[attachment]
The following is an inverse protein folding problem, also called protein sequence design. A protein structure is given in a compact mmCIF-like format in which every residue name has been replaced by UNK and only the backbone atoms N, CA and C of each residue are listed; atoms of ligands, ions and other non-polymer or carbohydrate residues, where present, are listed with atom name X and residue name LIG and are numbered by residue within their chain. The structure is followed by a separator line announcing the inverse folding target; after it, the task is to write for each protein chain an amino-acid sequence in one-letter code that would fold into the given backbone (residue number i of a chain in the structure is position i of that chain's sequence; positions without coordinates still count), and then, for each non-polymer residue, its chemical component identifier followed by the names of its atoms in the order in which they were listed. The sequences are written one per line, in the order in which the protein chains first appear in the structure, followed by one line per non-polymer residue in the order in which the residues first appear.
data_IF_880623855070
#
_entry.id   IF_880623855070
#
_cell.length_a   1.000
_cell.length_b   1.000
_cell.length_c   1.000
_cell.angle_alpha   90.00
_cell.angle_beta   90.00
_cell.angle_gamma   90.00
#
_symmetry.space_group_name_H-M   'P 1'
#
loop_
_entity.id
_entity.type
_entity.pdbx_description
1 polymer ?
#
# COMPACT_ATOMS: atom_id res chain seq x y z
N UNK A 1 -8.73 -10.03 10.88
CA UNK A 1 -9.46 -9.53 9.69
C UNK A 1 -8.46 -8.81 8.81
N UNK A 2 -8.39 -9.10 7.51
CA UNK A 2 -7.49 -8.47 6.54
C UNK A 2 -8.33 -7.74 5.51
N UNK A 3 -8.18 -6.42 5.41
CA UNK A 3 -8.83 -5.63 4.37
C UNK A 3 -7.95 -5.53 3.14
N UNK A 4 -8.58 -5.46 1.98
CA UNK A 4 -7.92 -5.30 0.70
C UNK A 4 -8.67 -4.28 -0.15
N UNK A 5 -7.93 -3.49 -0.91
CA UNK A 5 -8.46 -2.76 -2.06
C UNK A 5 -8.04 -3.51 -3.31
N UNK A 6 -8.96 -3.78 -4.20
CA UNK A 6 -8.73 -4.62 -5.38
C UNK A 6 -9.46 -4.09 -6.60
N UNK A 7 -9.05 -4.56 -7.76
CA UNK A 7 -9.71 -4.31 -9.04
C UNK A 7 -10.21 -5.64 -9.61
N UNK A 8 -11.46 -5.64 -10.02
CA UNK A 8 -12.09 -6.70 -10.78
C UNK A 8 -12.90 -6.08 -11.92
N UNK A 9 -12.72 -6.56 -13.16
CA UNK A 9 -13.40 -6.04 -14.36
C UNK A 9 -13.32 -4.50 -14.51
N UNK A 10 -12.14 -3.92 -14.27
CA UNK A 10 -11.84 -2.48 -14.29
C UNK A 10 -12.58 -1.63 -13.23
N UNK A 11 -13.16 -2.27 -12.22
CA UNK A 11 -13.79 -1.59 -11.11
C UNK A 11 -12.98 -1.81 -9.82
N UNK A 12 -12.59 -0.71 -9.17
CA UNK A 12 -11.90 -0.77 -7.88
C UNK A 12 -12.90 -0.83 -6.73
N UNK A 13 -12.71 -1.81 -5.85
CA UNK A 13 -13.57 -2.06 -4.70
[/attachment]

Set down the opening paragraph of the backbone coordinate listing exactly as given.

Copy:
The following is an inverse protein folding problem, also called protein sequence design. A protein structure is given in a compact mmCIF-like format in which every residue name has been replaced by UNK and only the backbone atoms N, CA and C of each residue are listed; atoms of ligands, ions and other non-polymer or carbohydrate residues, where present, are listed with atom name X and residue name LIG and are numbered by residue within their chain. The structure is followed by a separator line announcing the inverse folding target; after it, the task is to write for each protein chain an amino-acid sequence in one-letter code that would fold into the given backbone (residue number i of a chain in the structure is position i of that chain's sequence; positions without coordinates still count), and then, for each non-polymer residue, its chemical component identifier followed by the names of its atoms in the order in which they were listed. The sequences are written one per line, in the order in which the protein chains first appear in the structure, followed by one line per non-polymer residue in the order in which the residues first appear.